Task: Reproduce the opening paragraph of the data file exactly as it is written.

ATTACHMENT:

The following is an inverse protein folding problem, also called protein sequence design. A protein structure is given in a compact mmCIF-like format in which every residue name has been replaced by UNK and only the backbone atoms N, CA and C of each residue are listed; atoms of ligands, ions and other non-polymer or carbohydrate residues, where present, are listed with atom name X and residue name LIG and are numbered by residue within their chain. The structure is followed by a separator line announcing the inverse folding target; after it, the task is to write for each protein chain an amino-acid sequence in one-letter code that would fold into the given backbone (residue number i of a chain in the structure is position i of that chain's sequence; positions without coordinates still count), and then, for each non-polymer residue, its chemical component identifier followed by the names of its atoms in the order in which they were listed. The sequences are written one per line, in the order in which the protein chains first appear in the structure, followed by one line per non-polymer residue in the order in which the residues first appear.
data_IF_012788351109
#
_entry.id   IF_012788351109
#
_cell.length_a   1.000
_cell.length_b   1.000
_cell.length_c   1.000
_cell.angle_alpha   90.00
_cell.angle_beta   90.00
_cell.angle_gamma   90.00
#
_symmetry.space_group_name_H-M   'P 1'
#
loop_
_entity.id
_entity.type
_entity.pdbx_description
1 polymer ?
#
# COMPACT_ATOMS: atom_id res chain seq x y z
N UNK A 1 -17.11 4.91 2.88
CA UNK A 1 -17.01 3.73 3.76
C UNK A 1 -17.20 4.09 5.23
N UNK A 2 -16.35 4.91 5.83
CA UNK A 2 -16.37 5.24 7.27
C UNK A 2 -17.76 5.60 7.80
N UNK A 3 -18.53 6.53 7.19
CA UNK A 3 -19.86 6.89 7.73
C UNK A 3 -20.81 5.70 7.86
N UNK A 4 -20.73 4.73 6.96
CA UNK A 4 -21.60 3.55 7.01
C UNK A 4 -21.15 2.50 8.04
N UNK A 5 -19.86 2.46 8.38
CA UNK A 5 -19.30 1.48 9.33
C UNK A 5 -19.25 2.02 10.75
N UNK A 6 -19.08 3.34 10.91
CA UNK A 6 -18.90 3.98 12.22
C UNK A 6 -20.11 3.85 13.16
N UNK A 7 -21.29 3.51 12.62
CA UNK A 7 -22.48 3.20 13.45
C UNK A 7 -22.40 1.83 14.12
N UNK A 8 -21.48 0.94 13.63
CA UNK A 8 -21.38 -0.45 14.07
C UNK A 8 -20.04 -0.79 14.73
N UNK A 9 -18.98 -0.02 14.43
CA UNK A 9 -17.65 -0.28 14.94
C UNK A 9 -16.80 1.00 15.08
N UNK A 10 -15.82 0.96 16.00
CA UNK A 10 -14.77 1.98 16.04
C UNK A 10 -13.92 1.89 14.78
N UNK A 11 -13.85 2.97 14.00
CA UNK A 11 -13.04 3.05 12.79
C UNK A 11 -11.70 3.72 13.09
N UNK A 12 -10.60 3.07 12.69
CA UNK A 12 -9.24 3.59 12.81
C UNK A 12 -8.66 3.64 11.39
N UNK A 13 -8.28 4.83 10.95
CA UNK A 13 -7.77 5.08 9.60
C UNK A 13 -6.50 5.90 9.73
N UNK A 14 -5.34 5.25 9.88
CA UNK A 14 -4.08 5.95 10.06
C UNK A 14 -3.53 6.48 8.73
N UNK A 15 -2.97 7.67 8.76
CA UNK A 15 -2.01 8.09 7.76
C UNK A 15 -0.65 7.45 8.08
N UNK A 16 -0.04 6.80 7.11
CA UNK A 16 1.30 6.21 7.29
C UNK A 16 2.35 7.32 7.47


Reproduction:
The following is an inverse protein folding problem, also called protein sequence design. A protein structure is given in a compact mmCIF-like format in which every residue name has been replaced by UNK and only the backbone atoms N, CA and C of each residue are listed; atoms of ligands, ions and other non-polymer or carbohydrate residues, where present, are listed with atom name X and residue name LIG and are numbered by residue within their chain. The structure is followed by a separator line announcing the inverse folding target; after it, the task is to write for each protein chain an amino-acid sequence in one-letter code that would fold into the given backbone (residue number i of a chain in the structure is position i of that chain's sequence; positions without coordinates still count), and then, for each non-polymer residue, its chemical component identifier followed by the names of its atoms in the order in which they were listed. The sequences are written one per line, in the order in which the protein chains first appear in the structure, followed by one line per non-polymer residue in the order in which the residues first appear.